Monday, July 16, 2001
Questions & Answers: Virinder Moudgil
The following are notes excerpted from the interview of Virinder Moudgil conducted by the selection advisory committee (SAC) charged with seeking campus reaction to the candidates for the position of interim vice president of Academic Affairs and provost. The notes are not intended to be a verbatim account of the interview, but to provide a general description of the conversation.
SAC: Suppose the observation has been made that the same group of people are always called upon to provide opinions, act on task forces, etc. How would you broaden participation of the faculty on campus?
Moudgil: I personally am witness to all of decisions that administration and faculty have made since 1978. When I started holding international conferences at OU, I included people who would further the mission of the conference and further the mission of OU. I called together individuals who had never served on committees for conferences before, and I let them make recommendations, and we followed those recommendations. I would strongly encourage more faculty to help us make decisions. I want people who would bring pride to the position and who want to advance the mission of the university. I would not hesitate to approach new colleagues and ask them to share their wisdom based on what they did at another institution.
SAC: What steps would you take to establish accountability to the faculty?
Moudgil: The first thing that relates to accountability is trust. If I invite my colleagues to participate in an important task, I would like to earn their trust by listening to them. I do not hesitate to make difficult decisions, but I want to hear faculty opinions. If I earned the trust of my colleagues, I would not hesitate to discuss my decisions with them, even if they are difficult or unpopular. If we are on an academic mission, we should agree on the issues to make progress. I will not ask someone to do something that I wouldn't or haven't done myself. I think we should build a community in which the shared values are celebrated.
SAC: Tell me about a difficult decision. How you handled it. How you resolved conflict.
Moudgil: I have many. This is one thing I take pride in. I have made several decisions as a faculty and more recently as a chair. One impacted nearly 40 percent of the instructional space in biology. I had begun my sabbatical and I gave it up and came back because I had to fix this. I had tirelessly pursued the issue, and systematically approached every single individual in the administration and presented my reasons why this was a bad decision for OU. They had to reconsider this decision and I was able to convince them to do so. I believe in the power of persuasion. I do not know anyone on this campus who will not listen to a good argument.
Second, I had to make personnel hiring decisions. I only go for quality and I am proud of that. When hiring, promotion and tenure decisions are made, I made hard ones as chair. The faculty agreement allows the chair to have an independent opinion. I did not want to be chair if I couldn't make a decision to hire the person with the best credential to get the position. I am willing to tell others why I want to make this decision. If we hire a person who is not the best, in the long run you hurt the institution.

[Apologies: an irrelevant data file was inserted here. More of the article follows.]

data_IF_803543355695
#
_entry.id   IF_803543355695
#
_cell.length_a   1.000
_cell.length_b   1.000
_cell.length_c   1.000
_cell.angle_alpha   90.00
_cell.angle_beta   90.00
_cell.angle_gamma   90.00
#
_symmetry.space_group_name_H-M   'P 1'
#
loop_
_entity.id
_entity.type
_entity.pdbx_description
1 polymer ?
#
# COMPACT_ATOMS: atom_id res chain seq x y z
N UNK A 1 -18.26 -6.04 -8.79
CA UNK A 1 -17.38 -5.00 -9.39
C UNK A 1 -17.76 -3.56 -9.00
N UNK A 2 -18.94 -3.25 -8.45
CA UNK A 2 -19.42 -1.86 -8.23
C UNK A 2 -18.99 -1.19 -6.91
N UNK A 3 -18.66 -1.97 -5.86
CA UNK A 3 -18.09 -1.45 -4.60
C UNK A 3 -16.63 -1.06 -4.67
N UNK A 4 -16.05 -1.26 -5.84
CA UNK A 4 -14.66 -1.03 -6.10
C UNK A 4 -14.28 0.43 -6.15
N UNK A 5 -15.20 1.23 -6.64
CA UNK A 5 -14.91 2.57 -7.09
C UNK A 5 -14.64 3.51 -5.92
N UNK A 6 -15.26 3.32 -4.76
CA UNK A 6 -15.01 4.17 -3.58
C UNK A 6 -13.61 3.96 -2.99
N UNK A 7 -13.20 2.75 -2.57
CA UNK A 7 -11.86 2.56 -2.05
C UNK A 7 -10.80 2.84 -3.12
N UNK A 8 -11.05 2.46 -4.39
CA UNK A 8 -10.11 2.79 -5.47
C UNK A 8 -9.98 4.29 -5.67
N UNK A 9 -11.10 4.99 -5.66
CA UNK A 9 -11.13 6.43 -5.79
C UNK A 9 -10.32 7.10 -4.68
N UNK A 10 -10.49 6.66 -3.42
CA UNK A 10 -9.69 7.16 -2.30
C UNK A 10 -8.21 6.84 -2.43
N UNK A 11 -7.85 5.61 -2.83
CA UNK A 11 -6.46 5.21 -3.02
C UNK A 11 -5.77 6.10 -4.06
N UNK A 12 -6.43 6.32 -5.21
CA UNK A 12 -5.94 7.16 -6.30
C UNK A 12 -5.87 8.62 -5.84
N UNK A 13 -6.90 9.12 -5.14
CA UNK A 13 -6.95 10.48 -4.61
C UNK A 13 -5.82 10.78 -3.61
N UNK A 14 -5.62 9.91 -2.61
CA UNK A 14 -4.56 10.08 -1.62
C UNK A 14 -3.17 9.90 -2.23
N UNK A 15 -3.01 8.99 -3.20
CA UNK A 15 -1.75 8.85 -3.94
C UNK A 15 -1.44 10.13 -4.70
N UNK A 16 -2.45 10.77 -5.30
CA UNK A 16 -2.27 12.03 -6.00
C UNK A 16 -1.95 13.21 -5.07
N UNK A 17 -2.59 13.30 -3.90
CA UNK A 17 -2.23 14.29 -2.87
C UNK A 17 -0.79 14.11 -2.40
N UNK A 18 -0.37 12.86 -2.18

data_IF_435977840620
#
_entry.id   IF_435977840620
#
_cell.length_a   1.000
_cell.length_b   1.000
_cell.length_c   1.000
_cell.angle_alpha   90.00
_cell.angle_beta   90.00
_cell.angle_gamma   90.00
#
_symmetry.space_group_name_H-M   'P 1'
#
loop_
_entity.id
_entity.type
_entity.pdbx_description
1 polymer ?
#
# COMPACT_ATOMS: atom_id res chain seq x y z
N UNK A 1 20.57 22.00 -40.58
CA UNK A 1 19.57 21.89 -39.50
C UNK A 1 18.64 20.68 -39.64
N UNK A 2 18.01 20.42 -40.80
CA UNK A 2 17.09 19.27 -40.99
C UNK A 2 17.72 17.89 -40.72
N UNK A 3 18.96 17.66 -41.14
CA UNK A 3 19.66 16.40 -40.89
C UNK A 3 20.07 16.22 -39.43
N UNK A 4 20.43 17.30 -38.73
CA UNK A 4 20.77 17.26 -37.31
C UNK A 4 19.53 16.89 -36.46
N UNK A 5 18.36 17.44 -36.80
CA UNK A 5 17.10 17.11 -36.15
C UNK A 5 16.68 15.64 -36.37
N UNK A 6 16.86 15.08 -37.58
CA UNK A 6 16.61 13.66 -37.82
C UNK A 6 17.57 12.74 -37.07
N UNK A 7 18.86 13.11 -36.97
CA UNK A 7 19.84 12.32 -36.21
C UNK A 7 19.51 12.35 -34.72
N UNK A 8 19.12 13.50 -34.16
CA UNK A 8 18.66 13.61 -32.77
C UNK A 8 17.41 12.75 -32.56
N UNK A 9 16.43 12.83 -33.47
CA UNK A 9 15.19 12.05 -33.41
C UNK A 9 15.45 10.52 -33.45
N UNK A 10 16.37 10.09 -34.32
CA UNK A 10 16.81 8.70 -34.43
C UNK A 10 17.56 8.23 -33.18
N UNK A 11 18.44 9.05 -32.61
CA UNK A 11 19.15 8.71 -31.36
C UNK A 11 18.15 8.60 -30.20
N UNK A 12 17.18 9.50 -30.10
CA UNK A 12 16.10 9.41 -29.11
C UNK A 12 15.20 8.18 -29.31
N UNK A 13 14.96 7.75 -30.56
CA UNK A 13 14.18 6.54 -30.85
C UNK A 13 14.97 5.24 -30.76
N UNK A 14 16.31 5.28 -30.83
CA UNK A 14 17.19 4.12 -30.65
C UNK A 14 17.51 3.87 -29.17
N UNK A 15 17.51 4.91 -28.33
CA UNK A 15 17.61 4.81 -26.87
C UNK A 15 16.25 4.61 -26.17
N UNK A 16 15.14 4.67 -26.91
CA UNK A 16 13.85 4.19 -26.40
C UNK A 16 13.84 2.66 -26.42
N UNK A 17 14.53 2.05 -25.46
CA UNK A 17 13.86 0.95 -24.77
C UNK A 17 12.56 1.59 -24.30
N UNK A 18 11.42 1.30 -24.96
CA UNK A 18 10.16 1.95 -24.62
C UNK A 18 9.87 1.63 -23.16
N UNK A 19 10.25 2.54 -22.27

SAC: In item 1 (of the position paper), you mention partnerships, can you give me examples?
Moudgil: I do not wish to indicate that I am expert in everything. I try to emphasize things in which I have personal experience. I have trained nearly 50 percent of graduates in my labs. I mention this to indicate the diversity of resources in our community. In the Howard Hughes programs I directed, I visited community high schools and made presentations. We went to Finney High School to encourage kids to finish high school, and it worked, we do it to this day. We made high school students feel welcome at OU, and some graduates have come to OU even in preference to Wayne State. We made donations of older equipment to the Pontiac schools. A graduate works for a business that has decided to use the animal facility, they have talked to me, and I encouraged them.
We could do more, Academic Affairs should provide incentives and to help remove barriers. There are untapped resources in our community of very high proportions. We need to do more and I am willing to do this.
SAC: You have a continuing research activity, do you see it continuing?
Moudgil: On the way here, I met with two of my graduate students who still have to write their theses. As a chair, I have been most productive as a scholar, which is better than many with more time. I am very proud of that. My students are flexible enough and understand my time constraints. If I were to get this job, I would ask for access to my lab. I would make time, on weekends, in the mornings, etc. I would not know what Academic Affairs is, if I am not academic. The laboratory incubates my thoughts. I have had scholars from eleven different foreign countries. For one of my students, I arranged for her to work at Mayo clinic for a couple weeks in order for her to learn how to do a critical experiment for her research.